Unless you know how many things yoga can be, don’t knock it till you try it. I am not a jet-setting instructor with a book deal and advertisements for Nike yoga shoes (which are as ridiculous as they sound), but I will never judge you. I won’t judge you for thinking yoga is boring, “nothing but stretching,” not intense enough, but I might challenge you to see otherwise. I won’t live up to your expectations of what a yoga teacher should be like, but I will practice for an hour every day on my mat and if you really want me to, even teach you what “breathing into your psoas” actually means. I promise never to write blogs about finding the goddess within me and I will never lecture you on what yoga is REALLY about-because, you know, that's kind of what yoga's all about.

Wednesday, February 6, 2013


My relationship with history is a messy one. Born more than forty years after Partition, surrounded by those who remembered it, the event trickled into the deepest shadows of my imagination, populated by mind-elves in saris and kurta pajamas, squabbling about the Muslim League, Unionists and Congress in muddled, half-understood Urdu and Punjabi. When I was asked to summon my thoughts about it as a college student, archivist or interviewer, the elves clambered out, noisily, to the background sound of yellowing pages rustling against a thumb with paper cuts.

My first awakening, the first time these ghosts with their UP accents and starched cotton saris were asked to organize themselves and explain to my post-everything self what 1947 stood for, was in college. Until then, Partition was a badly understood idea at best, confused by school-sanctioned patriotism and tacky “Love the soil of Pakistan” bumper stickers. Then came Ayesha Jalal, with her dry prose cutting through the nonsense of national idiom and setting my mind on fire. She was followed by historians, political scientists and dozens of interviewees who exhausted my capacity to comprehend Partition. I fantasized about crawling into my grandmother’s closet, scented with mothballs, and not coming out until my thesis wrote itself. I alternated between frenzied bouts of reading and writing and running from all things Partition-related. The process was so all-consuming that my idealistic motivations about educating children fell by the wayside. How, how, how would I transmit my half-baked ideas to anybody? The weight of August 1947, its sticky heat and oppressive ennui, made my mind sag like plants in an Amritsar home that a young woman and her mother had expected to return to, but didn’t.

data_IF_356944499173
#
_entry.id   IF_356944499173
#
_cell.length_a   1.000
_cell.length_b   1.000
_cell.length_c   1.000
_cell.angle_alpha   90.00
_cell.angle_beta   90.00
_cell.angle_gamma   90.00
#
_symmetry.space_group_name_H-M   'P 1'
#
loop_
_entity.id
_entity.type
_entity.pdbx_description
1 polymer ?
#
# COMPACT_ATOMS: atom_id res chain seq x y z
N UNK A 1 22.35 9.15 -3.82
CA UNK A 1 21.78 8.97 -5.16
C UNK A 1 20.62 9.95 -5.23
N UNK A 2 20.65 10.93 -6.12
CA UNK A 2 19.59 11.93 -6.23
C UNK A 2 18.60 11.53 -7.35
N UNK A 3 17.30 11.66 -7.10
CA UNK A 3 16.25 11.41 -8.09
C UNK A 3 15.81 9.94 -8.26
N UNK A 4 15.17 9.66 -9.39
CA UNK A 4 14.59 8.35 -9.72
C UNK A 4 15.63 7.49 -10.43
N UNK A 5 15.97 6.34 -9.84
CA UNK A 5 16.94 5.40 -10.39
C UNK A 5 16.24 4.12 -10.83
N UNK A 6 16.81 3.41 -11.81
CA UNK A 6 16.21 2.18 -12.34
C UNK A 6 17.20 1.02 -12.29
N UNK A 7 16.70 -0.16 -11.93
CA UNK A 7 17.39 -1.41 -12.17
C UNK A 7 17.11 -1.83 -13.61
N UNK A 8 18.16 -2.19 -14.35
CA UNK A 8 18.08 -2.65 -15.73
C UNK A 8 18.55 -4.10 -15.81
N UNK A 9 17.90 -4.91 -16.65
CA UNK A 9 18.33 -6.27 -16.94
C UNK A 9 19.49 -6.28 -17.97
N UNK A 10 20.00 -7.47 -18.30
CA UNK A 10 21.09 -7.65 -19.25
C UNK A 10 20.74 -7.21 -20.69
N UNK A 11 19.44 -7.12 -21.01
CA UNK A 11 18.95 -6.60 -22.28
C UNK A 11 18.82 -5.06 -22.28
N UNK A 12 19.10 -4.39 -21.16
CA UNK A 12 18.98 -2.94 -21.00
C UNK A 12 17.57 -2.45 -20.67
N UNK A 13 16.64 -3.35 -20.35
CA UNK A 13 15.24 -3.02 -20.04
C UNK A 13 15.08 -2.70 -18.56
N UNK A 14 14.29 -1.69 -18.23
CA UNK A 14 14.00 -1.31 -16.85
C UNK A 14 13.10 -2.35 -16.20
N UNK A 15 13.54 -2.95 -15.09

There was the Jinnah movie in fifth grade, of which I remembered only a pregnant woman’s belly being pierced with a spear while an angry Junoon tune played in the background and the Stanley Wolpert quote about Jinnah which has been reproduced so many times in so many school assemblies and 14th August demonstrations. There were vague ideas about Muslim rights and the image of sadness-tinged, upright forefathers refusing to sing Vande Mataram and something to do with Hindu supremacy. There was the story of my grandmother and the death trains-the image seared into our ten year old brains was the one of her beautiful hair being chopped off after being exposed to filth and fleas on the two-month journey to Pakistan. There were the stories of my other grandmother and her home with its important visits by important people who we studied about in history books and the sense that we must live up to their expectations (don’t decry nationalism or their ghosts will look down on you reproachfully, don’t joke about them or Allah Mian will hear you). There was all this, no doubt, along with a heaviness, a pregnant-but-not-ready encyclopedia of images and ideas, in the minds of my students. They were me. I was twenty-two. Where does one even begin to commit to this moment in history, to this colossal undertaking of simultaneously understanding and explaining Partition? So I organized the things I could not and would not teach and how I could not and would not teach them. I went to class and fiddled with pedestal fans, dusted chalk off my kameez, passed around photocopies about inoffensive things like the geography of Pakistan (the borders already drawn for me by 1947). I talked about refugees and the Muslim League and the Congress and overthrowing colonialism, making all the political characters sound Equally Good and On The Same Side. I expended huge amounts of energy on not noticing that it was forty seven degrees Celsius and there was no electricity and how it just didn’t matter what I taught anybody in that context. In return, they taught me about their colonies and picnics at Benazir Bhutto park and playtime and loss. We became friends and I grew increasingly bitter with the idea of an objective history.